Health Highlights: April 9, 2020

By on April 9, 2020

Here are some of the latest health and medical news developments, compiled by the editors of HealthDay:

Coronavirus Antibody Finger Prick Test Useless: Researchers

A home-administered finger prick test that was viewed by many as a possible coronavirus pandemic breakthrough is not accurate enough to be of any use, British researchers say.

The test was designed to detect antibodies to the new coronavirus. The presence of those antibodies would show that a person had the coronavirus in the past and had built up immunity to it, NBC News reported.

There was great optimism about the test among governments and businesses, but these new results have deflated those hopes.

“Sadly, the tests we have looked at to date have not performed well,” Sir John Bell, the Oxford University professor leading the tests for the British government, wrote in a blog post Sunday, NBC News reported. “We see many false negatives … and we also see false positives.”

The British government ordered millions of the kits and now wants refunds.

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Virus Kills Girl Who Contributed to Medical Marijuana Legalization in U.S.

A 13-year-old girl whose struggles with a rare seizure disorder helped trigger medical marijuana legalization in the United States died Tuesday after she and her family became ill with an unspecified virus.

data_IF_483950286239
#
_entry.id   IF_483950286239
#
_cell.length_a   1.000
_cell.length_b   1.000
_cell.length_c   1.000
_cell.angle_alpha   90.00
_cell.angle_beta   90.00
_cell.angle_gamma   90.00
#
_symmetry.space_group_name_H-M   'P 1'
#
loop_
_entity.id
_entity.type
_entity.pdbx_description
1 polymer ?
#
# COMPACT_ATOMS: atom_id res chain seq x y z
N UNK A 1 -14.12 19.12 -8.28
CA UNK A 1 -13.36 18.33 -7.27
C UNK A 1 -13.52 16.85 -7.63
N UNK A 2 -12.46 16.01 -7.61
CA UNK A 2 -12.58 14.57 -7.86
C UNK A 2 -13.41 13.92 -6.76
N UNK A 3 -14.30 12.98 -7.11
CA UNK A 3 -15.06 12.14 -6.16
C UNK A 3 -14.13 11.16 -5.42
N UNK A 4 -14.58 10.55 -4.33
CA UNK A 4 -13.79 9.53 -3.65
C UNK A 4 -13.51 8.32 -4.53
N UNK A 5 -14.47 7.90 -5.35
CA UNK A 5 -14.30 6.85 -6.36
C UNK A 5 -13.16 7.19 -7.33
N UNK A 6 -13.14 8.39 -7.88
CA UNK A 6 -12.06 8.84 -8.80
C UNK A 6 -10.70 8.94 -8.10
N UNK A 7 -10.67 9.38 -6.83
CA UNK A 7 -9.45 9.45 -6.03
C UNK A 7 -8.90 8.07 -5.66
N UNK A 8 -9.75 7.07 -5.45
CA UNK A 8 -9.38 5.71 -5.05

Charlotte Figi,13, had Dravet Syndrome, “a rare, drug-resistant epilepsy,” according to the Epilepsy Foundation, CBS News reported.

Charlotte suffered as many as 300 grand mal seizures a week. She had to use a wheelchair, could barely speak, and had repeated cardiac arrests. While traditional seizure medications provided little help, Figi responded well to medical marijuana.

That led her parents to campaign nationwide for the legalization of medical marijuana.

“Charlotte is no longer suffering. She is seizure-free forever. Thank you so much for all of your love,” her mother, Paige Figi, wrote in a post on her Facebook page, CBS News reported.

On March 26, a Facebook post by Paige Figi said that all five family members were sick with “fevers, pains, coughs” and were “struggling to breathe,” but she did not identify their illness.

A week later, her husband Matt Figi wrote on her page that most of the family had recovered “from a month of virus but our little Charlotte hasn’t improved.”

In 2018, the U.S. Food and Drug Administration approved Epidiolex, a medication made from CBD, as one of two new drugs to treat Dravet syndrome, CBS News reported.

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